Lew Blackburn Swears: DISD Really Wants to Know What You Want in New Superintendent

HinojosaBlackburn.jpg
Dallas Independent School District
Lew Blackburn with the most recent DISD Superintendent, good ol' What's His Name
The real reason I wanted to talk to Dallas Independent School District board president Lew Blackburn last week was about the district's search for a superintendent -- specifically, why it's expected to take so long and why the district appears to be behind its own schedule. Because according to a missive Blackburn posted to the district's website a little more than a week ago "community engagement meetings" were supposed to begin in November, and an online survey was due this month. The latter appeared late Friday, right before 3700 went on winter hiatus, but the only super-search town hall I've heard of was one Edwin Flores held way back in September, with a whopping turnout of about 20. (There was apparently a second one, also led by Flores, around the same time.)

Town halls have finally been scheduled -- a whole two days' worth beginning January 9 at W.T. White and wrapping January 11 at 3700 Ross. I asked Blackburn: Will the meetings and surveys even make much of a difference? Because in the end, the trustees will go with who they want -- so much so they won't even present to the public a short list of candidates, just a single finalist of the board's choosing.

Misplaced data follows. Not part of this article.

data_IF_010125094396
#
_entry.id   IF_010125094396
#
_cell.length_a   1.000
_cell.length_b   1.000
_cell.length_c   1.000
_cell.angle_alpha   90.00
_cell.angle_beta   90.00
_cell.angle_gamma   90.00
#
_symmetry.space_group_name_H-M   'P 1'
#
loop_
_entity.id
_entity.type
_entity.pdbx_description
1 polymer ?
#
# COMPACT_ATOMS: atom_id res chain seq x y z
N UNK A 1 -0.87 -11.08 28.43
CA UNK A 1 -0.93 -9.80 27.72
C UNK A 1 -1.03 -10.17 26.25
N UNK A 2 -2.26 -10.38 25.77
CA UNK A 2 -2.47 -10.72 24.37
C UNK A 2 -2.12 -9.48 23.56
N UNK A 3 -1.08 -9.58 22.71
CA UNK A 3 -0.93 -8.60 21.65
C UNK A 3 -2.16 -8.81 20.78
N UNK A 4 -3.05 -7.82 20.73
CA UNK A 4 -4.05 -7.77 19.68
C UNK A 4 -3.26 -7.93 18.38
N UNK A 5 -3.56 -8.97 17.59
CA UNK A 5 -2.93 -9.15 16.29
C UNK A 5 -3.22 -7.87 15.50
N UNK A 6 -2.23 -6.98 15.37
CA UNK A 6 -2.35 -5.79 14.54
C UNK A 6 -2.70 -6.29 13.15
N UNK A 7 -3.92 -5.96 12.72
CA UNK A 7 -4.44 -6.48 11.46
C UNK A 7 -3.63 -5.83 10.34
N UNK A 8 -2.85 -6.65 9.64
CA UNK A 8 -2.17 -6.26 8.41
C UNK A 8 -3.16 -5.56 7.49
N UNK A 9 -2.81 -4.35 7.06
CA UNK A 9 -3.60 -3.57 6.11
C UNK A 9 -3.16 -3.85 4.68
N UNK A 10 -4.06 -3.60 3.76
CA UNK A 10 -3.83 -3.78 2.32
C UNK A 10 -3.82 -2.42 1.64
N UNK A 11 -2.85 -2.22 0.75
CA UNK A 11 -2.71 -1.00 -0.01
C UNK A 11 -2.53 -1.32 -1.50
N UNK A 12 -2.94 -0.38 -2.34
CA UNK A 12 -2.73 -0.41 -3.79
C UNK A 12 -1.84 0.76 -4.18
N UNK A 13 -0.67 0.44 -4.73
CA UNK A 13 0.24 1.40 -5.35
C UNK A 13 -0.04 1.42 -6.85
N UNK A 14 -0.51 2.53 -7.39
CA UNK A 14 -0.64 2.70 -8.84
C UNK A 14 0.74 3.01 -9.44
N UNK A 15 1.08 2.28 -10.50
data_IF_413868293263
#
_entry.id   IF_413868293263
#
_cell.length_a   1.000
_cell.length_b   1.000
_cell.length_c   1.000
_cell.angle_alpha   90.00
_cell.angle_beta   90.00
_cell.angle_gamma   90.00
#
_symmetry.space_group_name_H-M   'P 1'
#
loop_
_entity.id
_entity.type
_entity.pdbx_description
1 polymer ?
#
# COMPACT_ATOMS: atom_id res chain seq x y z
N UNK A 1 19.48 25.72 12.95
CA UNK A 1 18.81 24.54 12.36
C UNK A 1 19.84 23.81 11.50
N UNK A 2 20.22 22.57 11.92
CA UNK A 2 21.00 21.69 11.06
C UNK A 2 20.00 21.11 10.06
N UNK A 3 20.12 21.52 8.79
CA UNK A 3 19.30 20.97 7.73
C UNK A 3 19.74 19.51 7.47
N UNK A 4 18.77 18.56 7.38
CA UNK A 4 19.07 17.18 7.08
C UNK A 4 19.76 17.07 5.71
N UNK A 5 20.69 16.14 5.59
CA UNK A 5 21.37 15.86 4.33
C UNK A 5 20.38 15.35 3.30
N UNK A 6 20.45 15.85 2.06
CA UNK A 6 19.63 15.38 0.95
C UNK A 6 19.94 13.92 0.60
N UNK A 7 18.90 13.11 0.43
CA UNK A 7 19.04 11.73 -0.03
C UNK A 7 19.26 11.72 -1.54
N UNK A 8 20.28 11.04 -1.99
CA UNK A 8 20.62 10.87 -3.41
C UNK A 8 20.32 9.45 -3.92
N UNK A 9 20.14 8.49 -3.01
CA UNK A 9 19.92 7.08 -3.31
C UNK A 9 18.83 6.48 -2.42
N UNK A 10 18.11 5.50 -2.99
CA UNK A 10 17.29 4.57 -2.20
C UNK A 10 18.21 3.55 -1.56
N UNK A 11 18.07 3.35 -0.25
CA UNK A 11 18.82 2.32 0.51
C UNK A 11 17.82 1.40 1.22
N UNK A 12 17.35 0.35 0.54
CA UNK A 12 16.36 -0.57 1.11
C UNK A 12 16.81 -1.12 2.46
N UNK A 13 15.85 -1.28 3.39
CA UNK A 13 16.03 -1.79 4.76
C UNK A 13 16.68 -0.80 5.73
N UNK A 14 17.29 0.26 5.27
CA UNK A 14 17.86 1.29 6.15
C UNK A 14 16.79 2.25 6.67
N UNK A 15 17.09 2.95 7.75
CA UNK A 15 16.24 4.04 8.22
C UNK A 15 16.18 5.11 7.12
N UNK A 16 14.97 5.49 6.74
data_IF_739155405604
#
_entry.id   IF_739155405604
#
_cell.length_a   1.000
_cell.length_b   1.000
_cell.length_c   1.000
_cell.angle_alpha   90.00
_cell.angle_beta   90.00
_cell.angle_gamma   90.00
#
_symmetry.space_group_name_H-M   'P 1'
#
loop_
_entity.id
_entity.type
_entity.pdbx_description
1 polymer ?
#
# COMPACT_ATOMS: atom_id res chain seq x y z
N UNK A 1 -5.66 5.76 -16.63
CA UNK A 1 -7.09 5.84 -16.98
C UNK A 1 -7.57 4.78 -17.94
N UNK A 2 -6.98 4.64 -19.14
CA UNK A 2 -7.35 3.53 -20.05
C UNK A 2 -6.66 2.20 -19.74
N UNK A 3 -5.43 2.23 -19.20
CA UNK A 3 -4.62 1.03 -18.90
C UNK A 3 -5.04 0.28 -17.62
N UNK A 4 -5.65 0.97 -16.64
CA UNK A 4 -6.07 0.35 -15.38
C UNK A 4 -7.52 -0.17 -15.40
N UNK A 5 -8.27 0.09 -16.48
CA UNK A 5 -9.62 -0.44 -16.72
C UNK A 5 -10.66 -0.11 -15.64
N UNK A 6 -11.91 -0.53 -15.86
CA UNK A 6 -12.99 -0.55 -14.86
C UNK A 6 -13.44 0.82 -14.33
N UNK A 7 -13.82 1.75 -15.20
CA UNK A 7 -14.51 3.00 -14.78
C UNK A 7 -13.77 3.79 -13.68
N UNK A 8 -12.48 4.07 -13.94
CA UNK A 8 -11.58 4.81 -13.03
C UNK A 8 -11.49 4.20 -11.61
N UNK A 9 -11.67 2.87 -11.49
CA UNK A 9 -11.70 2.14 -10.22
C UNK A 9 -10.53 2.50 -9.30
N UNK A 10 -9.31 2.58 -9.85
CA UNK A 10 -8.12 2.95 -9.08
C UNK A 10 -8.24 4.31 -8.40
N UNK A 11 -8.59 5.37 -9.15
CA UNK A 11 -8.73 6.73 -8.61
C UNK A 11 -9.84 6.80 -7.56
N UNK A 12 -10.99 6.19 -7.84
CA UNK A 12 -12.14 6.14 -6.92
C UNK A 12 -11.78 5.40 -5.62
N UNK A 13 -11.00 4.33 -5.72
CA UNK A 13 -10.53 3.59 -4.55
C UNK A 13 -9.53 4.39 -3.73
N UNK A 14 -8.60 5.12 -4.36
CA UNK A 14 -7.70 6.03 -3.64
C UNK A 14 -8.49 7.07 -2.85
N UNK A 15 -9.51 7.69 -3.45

"The meetings will give the trustees an idea what the general public wants, but you're right, we'll make the decision," he told Unfair Park. "What I hear from colleagues is they want to know what the public wants. We all have one or two areas where we'd like to see a superstar, whether it's a finance or communication or curriculum person person. But it's advantageous for us to listen to people . And then we can develop a picture of what our superintendent might look like, and we can tell the search firm, 'Bring us a person who's as close to what the community wants,' and the board will take a shot at picking the person."

According to Blackburn's time line, the board should have a finalist in place by April -- which would make it almost a year since Michael Hinojosa announced he bolting for Cobb County. But as the trustees have been reminded myriad times in recent months, the DISD's one among more than a dozen big-city districts looking for a new leader (including Fort Worth), and the short list could be extremely short as others move on making their respective hires.

(Then again, there are plenty of folks out there who think the trustees are taking their sweet time for two reasons: They don't want to get stuck a bad super, and they rather like being in charge.)